Support Services revenue decreased by 10% to £499m, as higher volumes at power were more than offset by a reduction in gas and water following the group's decision to withdraw from the sector. Underlying profit from operations was down at £36m (2021: £54m), though the prior year benefited from around £20m in one-off items. The order book decreased 2% in the period to £2.4bn.

Balfour's Infrastructure Investments business reported pre-disposals operating profit of £10 million (2021: £8 million), as a result of higher returns on projects as income increases with inflation. There was a £7m gain on the disposal of a 319-unit multifamily housing project in Houston, Texas. That took underlying operating profit £2m higher, to £17m. The Directors' valuation of the portfolio increased to £1.3bn (FY 2021: £1.1 bn).

The group's average net cash rose £200m to £811m, compared to last year. Free cash flow of £6m was down from £141m the prior year, largely due to an expected working capital outflow.

This article is original Hargreaves Lansdown content, published by Hargreaves Lansdown. It was correct as at the date of publication, and our views may have changed since then. Unless otherwise stated estimates, including prospective yields, are a consensus of analyst forecasts provided by Refinitiv. These estimates are not a reliable indicator of future performance. Yields are variable and not guaranteed. Investments rise and fall in value so investors could make a loss.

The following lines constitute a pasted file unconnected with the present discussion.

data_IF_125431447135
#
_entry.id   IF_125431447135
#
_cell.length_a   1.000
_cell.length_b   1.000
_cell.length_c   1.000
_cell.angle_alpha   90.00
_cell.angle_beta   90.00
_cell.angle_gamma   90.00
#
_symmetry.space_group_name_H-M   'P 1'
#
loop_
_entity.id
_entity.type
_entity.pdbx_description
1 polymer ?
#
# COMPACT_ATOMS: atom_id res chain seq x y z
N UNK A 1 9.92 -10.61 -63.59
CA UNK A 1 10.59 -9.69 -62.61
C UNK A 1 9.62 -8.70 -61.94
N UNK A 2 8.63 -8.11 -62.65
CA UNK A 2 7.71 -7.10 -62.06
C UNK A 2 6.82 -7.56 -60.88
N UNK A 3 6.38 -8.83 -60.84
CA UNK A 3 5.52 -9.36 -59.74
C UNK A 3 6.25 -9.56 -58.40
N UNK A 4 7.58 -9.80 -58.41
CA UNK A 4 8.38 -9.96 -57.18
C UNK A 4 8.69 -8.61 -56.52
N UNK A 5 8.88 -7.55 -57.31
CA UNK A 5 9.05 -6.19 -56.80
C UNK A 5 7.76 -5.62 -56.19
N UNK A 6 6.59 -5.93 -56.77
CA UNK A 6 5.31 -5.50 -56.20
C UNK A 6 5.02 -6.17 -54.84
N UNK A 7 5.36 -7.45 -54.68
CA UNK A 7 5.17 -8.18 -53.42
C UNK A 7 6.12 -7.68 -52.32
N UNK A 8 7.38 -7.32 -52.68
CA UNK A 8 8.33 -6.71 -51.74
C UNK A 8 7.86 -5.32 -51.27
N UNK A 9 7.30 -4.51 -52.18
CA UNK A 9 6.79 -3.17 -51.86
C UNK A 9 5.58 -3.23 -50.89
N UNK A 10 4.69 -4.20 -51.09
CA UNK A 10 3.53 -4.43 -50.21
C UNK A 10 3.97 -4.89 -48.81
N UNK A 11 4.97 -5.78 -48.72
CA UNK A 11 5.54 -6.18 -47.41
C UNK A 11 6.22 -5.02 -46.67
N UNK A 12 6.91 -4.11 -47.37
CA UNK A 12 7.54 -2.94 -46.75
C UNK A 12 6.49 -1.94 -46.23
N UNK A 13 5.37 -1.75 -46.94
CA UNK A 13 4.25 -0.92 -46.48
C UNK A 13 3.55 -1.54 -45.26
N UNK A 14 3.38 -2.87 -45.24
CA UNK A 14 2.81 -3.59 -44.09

This article is not advice or a recommendation to buy, sell or hold any investment. No view is given on the present or future value or price of any investment, and investors should form their own view on any proposed investment. This article has not been prepared in accordance with legal requirements designed to promote the independence of investment research and is considered a marketing communication. Non-independent research is not subject to FCA rules prohibiting dealing ahead of research, however HL has put controls in place (including dealing restrictions, physical and information barriers) to manage potential conflicts of interest presented by such dealing. Please see our full non-independent research disclosure for more information.

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Written by
Matt Britzman
Equity Analyst

Matt is an Equity Analyst on the share research team, providing up-to-date research and analysis on individual companies and wider sectors.

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Article history
Published: 17th August 2022